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Related to Leukoma: Leukomalacia


A large and dense opacity of the cornea as a result of an ulcer, wound, or inflammation, which presents an appearance of ground glass.
McGraw-Hill Dictionary of Scientific & Technical Terms, 6E, Copyright © 2003 by The McGraw-Hill Companies, Inc.
The following article is from The Great Soviet Encyclopedia (1979). It might be outdated or ideologically biased.



corneal walleye, cicatricial changes in the cornea that more or less impair its transparency and penetrability by light.

Leukoma results from severe inflammations accompanied by severe injury to the corneal tissue or by ulceration (in gonorrhea, trachoma, tuberculosis, syphilis). It may also be a consequence of direct injury to the eye. Less commonly, it is congenital (inflammation during intrauterine development). The affected cornea acquires a characteristic whitish color, and visual acuity is diminished. Treatment involves the use of drugs (Dionin, mercuric ointment), physical therapy (diathermy, electrophoresis with potassium iodide), resorptive agents, tissue therapy, and keratoplasty.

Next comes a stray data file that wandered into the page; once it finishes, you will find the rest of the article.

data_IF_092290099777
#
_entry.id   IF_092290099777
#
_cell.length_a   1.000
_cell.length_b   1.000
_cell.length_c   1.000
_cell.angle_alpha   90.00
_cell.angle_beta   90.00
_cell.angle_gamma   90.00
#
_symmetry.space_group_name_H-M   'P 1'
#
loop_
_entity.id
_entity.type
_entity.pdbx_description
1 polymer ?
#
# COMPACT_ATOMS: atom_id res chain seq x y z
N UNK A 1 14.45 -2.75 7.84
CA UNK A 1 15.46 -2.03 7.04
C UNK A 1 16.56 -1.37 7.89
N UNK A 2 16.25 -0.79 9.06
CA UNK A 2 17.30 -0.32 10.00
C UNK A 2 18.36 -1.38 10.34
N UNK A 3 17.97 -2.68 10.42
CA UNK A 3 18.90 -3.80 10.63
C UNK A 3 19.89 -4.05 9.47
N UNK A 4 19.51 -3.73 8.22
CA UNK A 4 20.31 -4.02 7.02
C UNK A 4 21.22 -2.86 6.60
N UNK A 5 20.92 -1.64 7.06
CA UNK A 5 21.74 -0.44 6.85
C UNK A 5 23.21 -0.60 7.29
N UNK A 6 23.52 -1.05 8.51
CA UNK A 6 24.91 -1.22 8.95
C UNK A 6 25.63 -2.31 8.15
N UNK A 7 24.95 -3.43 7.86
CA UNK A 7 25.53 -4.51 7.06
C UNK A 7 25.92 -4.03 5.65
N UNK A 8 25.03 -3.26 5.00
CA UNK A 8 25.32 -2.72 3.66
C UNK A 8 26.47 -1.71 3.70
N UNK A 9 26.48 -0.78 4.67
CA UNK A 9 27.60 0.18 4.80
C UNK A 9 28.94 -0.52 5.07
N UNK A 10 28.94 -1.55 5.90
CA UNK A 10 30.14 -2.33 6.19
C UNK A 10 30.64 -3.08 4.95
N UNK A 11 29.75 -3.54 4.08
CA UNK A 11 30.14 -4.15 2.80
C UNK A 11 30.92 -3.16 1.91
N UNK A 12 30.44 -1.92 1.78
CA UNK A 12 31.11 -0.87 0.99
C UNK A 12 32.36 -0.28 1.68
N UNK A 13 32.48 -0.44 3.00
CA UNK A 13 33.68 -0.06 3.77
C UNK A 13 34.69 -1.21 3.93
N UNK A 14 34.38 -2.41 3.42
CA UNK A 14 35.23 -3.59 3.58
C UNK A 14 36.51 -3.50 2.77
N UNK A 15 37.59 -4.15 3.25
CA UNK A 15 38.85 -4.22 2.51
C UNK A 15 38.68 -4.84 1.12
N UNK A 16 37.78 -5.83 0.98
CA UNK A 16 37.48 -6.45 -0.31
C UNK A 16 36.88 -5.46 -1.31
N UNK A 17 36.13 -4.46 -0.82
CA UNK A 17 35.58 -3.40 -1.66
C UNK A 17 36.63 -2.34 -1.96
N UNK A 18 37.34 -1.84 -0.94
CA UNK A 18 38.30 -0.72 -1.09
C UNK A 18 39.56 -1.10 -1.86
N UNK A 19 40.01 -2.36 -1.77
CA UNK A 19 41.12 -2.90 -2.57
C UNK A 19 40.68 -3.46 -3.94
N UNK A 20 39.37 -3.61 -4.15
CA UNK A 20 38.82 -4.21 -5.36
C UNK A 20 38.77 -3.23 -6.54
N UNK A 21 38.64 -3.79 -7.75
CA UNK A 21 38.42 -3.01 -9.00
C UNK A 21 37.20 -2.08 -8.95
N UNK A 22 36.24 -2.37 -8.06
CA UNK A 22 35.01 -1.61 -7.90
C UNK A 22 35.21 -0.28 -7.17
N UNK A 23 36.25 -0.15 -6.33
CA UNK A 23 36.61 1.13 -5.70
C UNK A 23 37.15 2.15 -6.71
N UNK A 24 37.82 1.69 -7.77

The Great Soviet Encyclopedia, 3rd Edition (1970-1979). © 2010 The Gale Group, Inc. All rights reserved.
References in periodicals archive ?
However, the gastropods Natica unifasciata, Nassarius luteostomus, Turbonilla sp., and Costoanachis rugosa, and the bivalves, Tellina rubescens, Tagelus bourgeoisae, Leukoma asperrima and Dosinia dunkeri, appeared regularly in the samples over the study period.
Leukoma columbiensis (Sowerby I, 1835) Guaymas, Mexico, hasta Lobitos, Piura, Peru.
Furthermore, patients exhibiting widespread pterygium, leukoma, nebula, keratoconus or other corneal degeneration and dystrophies of the cornea on ophthalmologic examination, patients with elevated IOP or other glaucomatous findings refractory to medical treatment, and patients with any intra- or postoperative complications of the phacoemulsification procedure were not included in the study.